The Real Deal Miami

Hotel Astor in Miami Beach granted EB-5 status

18 investors from Brazil, China, and Venezuela are funding $9M of the hotel's renovation

August 05, 2015 11:15AM
By Francisco Alvarado

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Robert van Eerde and the Hotel Astor in Miami Beach

Robert van Eerde and the Hotel Astor in Miami Beach

After a grueling two-year application process, Miami Beach’s Hotel Astor has been granted EB-5 status by the U.S. Citizenship and Immigration Services office, The Real Deal has learned.

That means the 18 investors from Brazil, China, and Venezuela who are funding $9 million of the hotel’s renovation will be getting visas that pave the way for their permanent U.S. residency. The investors put in $500,000 each.

“We went through a review that was pretty brutal,” David Hart, a Hotel Astor managing principal, told TRD. “But in the end, USCIS agreed we have an EB-5 compliant project.”

Now, he and his partners can begin a long-awaited renovation of the Art Deco hotel’s 42 rooms and 5,000-square-foot restaurant space, as well as reinstalling a swimming pool in the garden just south of the property’s main building, Hart said.

Hart, an immigration attorney who specializes in connecting wealthy foreign nationals and project developers in the United States seeking capital from outside the country, joined the Hotel Astor team in 2012. A year later, he filed the EB-5 application on behalf of the hotel, located at 956 Washington Avenue in Miami Beach.

Established in 1990, the EB-5 visa program grants permanent residency to an investor — as well as to immediate family members — who funds at least $500,000 to $1 million of the construction cost for a project that creates at east 10 domestic jobs. It took off during the recession as developers turned to foreign investors due to the dried-up credit markets in the United States.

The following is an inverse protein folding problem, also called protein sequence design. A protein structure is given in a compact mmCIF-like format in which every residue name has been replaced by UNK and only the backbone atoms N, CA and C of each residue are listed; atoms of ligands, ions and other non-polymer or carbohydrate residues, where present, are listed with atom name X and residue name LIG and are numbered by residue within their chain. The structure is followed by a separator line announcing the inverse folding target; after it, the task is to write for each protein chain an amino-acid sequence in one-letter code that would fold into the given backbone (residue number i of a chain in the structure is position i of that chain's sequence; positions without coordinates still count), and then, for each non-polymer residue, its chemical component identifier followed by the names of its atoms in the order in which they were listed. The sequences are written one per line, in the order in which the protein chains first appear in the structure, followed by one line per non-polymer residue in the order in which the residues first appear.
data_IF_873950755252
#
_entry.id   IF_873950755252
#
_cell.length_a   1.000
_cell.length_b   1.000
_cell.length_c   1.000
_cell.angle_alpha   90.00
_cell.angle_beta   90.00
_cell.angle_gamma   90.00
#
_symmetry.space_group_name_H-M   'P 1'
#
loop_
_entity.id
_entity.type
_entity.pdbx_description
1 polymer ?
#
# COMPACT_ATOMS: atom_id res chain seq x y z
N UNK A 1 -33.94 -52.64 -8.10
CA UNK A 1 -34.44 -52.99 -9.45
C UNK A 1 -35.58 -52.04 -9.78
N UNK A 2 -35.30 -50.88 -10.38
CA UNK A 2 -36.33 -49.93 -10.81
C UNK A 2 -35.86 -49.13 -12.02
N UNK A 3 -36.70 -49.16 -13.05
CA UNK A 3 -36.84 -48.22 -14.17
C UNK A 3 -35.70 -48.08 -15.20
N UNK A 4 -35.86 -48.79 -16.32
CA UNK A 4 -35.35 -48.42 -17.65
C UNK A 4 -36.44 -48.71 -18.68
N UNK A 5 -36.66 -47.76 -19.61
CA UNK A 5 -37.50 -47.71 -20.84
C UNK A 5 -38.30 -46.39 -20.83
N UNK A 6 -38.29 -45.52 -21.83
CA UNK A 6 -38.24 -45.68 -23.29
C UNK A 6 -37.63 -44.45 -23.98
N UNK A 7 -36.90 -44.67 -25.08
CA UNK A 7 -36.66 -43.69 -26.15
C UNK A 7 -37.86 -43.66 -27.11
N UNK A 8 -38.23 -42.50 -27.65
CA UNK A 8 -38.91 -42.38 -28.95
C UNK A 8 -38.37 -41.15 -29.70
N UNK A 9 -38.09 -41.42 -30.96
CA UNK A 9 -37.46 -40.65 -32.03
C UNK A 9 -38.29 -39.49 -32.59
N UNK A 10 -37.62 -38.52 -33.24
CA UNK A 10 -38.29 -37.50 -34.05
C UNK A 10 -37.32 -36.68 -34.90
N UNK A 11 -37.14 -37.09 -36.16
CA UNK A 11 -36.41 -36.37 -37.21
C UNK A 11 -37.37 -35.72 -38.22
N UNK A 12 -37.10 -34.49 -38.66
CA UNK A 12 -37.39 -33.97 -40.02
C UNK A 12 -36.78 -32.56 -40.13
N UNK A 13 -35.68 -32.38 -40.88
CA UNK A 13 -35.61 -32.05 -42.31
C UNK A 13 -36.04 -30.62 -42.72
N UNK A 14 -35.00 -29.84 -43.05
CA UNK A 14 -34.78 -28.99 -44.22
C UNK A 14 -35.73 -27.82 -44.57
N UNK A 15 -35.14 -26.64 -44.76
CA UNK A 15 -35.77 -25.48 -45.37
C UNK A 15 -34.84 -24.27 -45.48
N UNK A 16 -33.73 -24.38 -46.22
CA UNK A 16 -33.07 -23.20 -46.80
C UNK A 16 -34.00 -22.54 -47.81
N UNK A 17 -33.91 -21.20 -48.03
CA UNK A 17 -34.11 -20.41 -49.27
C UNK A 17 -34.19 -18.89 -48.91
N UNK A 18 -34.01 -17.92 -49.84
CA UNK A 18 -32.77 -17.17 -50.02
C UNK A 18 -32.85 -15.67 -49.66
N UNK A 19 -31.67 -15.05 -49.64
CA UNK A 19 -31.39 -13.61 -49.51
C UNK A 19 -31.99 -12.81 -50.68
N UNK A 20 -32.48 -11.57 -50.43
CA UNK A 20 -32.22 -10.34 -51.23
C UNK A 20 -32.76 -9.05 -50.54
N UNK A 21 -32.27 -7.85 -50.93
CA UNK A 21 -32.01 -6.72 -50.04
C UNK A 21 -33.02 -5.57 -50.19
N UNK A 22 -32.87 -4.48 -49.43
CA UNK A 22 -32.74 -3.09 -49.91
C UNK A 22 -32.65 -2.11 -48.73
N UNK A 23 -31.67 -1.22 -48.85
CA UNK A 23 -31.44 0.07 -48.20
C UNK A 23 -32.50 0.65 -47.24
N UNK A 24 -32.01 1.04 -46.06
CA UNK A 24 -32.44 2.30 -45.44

Although in recent years, USCIS has been inundated with EB-5 visa applicants, creating a backlog since only 10,000 visas are allotted annually. By far, applicants from China are the largest EB-5 holders, accounting for 85 percent of the 10,000 EB-5 visas issued in fiscal year 2014. Congress is currently considering legislation to extend the EB-5 program, but that would create more hurdles for project developers and investors, such as raising the minimum investment from $500,000 to $800,000.

Other Miami projects that have been granted EB-5 status include Jeff Berkowitz’s Skyrise Miami tower and Tibor Hollo’s Panorama Tower.

Robert van Eerde, managing director of STEM Hotels, which manages Hotel Astor, estimates the renovation will take nine months to complete. “The majority will be ready for season in 2016,” Van Eerde told TRD. “Our goal is to reposition Hotel Astor into what it used to be: a high-end boutique hotel.”